This assumes Mike traded into eight (8) outa state properties. He used moderate leverage, 30% down. His loans were 30 year fixed at 5.25%. He went from a total asset value of approximately $720,000 to over $2 Million. His cash flow, at first, went from $7,200 monthly down to just over $4,400 a month. This was rectified in less than six (6) years, when his cash flow outa state eclipsed his previous Michigan cash flow by $3,000 a year. After almost eight (8) years his cash flow is over $1,000/mo higher and quickly leaving what woulda been his Michigan cash flow in the dust.
But I digress — more on that later.
After just a mite less than 14.5 years the cash flow from the outa state properties, now completely debt free, are a steak dinner or two under $147,000 annually. That’s about $12,200 monthly.
NOTE: If Mike, as I’ve already advised, limits his local investment activities to flipping, he would easily free ‘n clear his outa state properties in far less than 14.5 years. Experience shows it would more likely be in 5-10 years. Just so ya know.
The Michigan rentals are still generating their pedestrian $86,400 yearly — $7,200 a month. Ho, hum.
Meanwhile, at least for those keepin’ score, the net worth of each are as follows:
Michigan — $1 Million or so IF you allow for a 39% overall increase in value.
Outa State — Over $2 Million with NO appreciation whatsoever.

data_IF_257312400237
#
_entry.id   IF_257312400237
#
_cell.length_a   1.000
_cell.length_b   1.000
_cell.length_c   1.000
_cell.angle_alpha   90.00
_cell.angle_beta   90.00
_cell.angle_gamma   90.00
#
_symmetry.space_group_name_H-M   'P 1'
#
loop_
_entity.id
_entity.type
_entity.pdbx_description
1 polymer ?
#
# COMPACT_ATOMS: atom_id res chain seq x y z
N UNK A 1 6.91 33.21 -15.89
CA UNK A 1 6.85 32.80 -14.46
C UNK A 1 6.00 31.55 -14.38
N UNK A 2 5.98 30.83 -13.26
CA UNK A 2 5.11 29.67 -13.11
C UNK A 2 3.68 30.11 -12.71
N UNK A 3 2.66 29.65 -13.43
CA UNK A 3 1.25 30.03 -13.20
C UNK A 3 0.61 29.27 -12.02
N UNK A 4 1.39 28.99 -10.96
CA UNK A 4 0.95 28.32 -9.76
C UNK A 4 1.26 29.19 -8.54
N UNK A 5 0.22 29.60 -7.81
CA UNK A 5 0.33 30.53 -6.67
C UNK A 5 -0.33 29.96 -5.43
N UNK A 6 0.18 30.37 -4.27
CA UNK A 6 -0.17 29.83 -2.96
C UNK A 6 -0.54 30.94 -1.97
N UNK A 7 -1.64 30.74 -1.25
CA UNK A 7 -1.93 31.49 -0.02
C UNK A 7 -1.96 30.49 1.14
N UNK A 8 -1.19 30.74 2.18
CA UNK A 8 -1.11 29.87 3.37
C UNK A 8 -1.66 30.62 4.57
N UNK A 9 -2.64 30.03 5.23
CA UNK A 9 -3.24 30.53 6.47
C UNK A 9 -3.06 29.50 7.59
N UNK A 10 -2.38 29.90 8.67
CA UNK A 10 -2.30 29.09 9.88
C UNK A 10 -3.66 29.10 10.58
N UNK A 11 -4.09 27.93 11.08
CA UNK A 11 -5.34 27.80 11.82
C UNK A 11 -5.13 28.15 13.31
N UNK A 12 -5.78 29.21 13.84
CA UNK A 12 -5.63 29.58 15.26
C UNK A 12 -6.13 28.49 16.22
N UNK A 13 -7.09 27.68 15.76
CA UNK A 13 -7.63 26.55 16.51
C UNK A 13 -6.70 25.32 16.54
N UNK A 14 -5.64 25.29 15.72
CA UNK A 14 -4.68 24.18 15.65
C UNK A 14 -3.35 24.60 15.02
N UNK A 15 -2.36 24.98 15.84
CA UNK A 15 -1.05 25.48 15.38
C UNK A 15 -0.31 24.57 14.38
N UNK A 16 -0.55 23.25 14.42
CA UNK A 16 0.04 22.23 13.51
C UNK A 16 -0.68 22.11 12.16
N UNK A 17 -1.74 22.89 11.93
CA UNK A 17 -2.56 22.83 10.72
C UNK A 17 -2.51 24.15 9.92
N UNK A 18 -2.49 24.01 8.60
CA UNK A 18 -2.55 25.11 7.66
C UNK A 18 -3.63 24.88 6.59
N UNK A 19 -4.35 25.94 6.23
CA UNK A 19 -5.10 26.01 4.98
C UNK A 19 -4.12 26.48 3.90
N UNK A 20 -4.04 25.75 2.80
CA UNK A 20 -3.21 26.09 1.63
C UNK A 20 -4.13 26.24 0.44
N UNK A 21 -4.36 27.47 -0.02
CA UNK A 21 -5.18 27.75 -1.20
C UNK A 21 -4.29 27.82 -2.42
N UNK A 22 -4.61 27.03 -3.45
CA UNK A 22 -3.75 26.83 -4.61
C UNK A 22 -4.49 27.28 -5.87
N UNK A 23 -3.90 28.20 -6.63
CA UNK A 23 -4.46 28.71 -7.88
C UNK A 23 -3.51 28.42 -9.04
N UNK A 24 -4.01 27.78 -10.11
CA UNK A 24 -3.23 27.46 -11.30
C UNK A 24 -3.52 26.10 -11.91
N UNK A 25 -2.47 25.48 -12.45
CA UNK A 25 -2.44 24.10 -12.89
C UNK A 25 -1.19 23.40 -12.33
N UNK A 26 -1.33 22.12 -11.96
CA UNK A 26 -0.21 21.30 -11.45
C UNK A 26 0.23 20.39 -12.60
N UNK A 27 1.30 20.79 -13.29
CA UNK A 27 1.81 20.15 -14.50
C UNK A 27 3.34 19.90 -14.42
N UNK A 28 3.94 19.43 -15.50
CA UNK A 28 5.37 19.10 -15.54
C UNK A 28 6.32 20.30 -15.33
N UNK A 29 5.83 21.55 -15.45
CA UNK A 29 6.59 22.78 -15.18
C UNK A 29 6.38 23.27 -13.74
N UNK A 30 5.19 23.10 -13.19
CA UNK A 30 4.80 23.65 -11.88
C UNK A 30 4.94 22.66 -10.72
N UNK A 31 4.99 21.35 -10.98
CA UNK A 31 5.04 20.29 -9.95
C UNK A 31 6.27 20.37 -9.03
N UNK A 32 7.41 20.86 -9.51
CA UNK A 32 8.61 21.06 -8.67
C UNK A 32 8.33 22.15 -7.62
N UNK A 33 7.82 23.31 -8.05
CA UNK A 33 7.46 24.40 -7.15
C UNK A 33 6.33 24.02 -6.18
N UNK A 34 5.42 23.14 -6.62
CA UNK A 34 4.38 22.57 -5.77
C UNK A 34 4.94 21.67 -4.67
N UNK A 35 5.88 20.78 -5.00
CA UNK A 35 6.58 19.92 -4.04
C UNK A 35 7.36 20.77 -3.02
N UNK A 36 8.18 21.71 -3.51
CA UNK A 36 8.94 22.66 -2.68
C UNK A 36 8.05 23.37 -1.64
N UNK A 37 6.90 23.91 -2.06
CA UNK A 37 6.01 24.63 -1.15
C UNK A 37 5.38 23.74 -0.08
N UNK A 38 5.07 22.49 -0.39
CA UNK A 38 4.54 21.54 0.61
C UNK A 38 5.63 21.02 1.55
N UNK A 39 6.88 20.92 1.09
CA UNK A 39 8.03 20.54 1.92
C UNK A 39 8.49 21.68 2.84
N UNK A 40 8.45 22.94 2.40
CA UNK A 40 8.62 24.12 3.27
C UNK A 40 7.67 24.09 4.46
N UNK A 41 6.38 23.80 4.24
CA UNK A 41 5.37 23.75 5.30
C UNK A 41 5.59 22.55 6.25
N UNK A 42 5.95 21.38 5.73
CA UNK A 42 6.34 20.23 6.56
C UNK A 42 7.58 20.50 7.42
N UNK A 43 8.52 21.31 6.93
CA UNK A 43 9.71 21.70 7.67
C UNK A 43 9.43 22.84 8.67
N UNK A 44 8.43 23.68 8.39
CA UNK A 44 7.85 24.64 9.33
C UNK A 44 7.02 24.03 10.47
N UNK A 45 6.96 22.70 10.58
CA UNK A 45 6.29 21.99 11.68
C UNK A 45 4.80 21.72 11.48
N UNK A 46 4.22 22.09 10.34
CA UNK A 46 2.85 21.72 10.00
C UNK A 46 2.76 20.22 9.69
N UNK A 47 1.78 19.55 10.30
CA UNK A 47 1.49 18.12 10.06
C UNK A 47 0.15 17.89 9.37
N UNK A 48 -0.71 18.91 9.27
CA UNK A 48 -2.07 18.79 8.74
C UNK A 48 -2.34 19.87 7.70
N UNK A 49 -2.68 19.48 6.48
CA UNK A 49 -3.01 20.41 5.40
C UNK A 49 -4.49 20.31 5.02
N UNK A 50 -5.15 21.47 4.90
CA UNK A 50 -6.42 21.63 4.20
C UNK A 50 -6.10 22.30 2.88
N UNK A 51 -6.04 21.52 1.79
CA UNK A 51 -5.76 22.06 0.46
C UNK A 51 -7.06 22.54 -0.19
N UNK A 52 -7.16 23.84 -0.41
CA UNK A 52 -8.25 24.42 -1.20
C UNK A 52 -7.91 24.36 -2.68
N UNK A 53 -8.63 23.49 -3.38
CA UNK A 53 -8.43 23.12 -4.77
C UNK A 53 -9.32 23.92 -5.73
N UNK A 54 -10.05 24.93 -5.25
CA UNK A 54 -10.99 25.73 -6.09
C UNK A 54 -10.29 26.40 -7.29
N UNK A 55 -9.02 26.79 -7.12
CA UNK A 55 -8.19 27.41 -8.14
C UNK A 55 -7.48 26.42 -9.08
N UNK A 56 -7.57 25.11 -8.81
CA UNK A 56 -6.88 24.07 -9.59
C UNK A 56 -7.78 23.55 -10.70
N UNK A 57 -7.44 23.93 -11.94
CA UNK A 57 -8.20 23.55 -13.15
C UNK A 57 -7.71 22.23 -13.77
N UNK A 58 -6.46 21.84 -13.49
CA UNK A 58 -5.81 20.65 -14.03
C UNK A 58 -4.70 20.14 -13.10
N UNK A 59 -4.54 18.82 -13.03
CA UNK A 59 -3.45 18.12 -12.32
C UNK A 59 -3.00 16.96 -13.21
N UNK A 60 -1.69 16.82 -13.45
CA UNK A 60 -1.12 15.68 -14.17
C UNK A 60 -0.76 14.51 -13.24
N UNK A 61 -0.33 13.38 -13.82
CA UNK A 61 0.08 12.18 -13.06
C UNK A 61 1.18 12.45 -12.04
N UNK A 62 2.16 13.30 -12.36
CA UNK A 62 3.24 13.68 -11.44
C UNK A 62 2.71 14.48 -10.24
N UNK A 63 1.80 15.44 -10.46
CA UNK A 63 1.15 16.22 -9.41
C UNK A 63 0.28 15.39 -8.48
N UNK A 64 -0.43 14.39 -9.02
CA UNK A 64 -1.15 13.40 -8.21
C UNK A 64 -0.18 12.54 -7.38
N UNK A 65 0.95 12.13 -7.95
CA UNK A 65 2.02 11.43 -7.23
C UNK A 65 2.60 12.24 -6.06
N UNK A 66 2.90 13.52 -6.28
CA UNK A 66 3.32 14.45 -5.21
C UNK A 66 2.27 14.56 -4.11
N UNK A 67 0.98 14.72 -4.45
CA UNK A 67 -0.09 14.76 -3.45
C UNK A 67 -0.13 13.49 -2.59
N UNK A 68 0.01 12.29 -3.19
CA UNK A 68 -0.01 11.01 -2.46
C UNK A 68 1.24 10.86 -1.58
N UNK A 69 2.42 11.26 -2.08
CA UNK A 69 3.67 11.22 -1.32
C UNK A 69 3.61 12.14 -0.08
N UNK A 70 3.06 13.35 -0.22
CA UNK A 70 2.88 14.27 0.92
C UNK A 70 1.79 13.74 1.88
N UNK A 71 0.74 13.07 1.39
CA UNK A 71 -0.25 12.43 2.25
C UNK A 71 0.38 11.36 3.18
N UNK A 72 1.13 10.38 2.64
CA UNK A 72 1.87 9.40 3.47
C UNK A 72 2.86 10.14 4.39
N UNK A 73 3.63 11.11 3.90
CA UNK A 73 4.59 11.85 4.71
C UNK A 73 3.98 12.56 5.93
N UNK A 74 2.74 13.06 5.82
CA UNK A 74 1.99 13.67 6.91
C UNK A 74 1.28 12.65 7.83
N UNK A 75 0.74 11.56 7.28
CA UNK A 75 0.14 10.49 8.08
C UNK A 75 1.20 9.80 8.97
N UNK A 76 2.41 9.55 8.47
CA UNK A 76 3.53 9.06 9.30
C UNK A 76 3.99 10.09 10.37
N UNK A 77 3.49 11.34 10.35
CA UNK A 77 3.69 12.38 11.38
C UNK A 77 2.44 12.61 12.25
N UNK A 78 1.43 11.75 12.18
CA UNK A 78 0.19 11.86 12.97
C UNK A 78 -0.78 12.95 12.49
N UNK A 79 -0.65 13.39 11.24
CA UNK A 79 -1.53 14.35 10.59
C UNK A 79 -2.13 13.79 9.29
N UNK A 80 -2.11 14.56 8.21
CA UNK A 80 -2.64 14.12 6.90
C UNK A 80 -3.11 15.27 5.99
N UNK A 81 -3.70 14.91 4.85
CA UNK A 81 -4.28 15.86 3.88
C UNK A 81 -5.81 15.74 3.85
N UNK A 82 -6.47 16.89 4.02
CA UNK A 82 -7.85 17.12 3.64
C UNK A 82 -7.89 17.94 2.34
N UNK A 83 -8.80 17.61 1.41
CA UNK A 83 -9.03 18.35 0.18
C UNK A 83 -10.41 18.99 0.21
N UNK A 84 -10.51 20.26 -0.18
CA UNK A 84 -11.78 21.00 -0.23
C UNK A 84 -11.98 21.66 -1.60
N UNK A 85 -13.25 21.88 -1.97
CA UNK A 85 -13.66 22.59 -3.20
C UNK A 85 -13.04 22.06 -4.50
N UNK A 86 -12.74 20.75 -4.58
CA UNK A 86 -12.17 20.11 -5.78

Let’s address the ‘Yeah buts’ shall we?
Yeah but, what about my cash flow in the first half of the case study?
I could write an entire post on just this one, but let’s be quick here. The cash flow for both approaches over the 14.5 years is just over $1.2 Million. I’ll give you that the Michigan cash flow is much more at the front end. So what? Over time the outa state strategy results in literally twice the net worth.
Yeah but, I’d use my cash flow to buy new rentals each year.
Really? In other words, Michigan is gonna suck like a Dyson forever? If it doesn’t, the prices will go up due to supply/demand. Pick one guys, cuz ya can’t have it both ways. Let’s assume they do rise in value beginning in say 2016. For Heaven’s sake, if Michigan goes up appreciably, what the heck do ya think places like Texas, Boise, and much of the South will do? Surveys says . . . 🙂
Yeah but, I can’t watch over my stuff when it’s maybe 1-3 hours away by jet.
San Diego is on the other side of the economic coin, as compared to Michigan. Their housing market is trending down, but it’s not a complete disaster as is Michigan. Still, those who’ve stubbornly clung to Grandpa’s ‘Gotta be able to drive by it’ philosophy, have lived to regret it BigTime.
Of course, then there’s the age thing. Most of the props Mike has are roughly 25-35 years old. They’ll be 40-50 years old in 15 years. Yeah boy, that’s what every investor wants at retirement, a buncha rentals a hop, skip, and a jump from their own Social Security checks. 🙂
I’m pilin’ on now so I’ll stop. Well, maybe one last jab, alright? Mike’s annual tax shelter, i.e. depreciation, will increase $30-40,000 a year over what he’s now ‘enjoying’ in Michigan. If he retires in 14.5 years he’ll still have that for the first 13 years of leisure. It’s not the reason to do it, but I’d wager Mike won’t complain. 🙂
Twice the net worth — 70% more cash flow (arguably more stable) — 3-4 times the tax shelter.
I dunno, works for me. Probably for Mike too.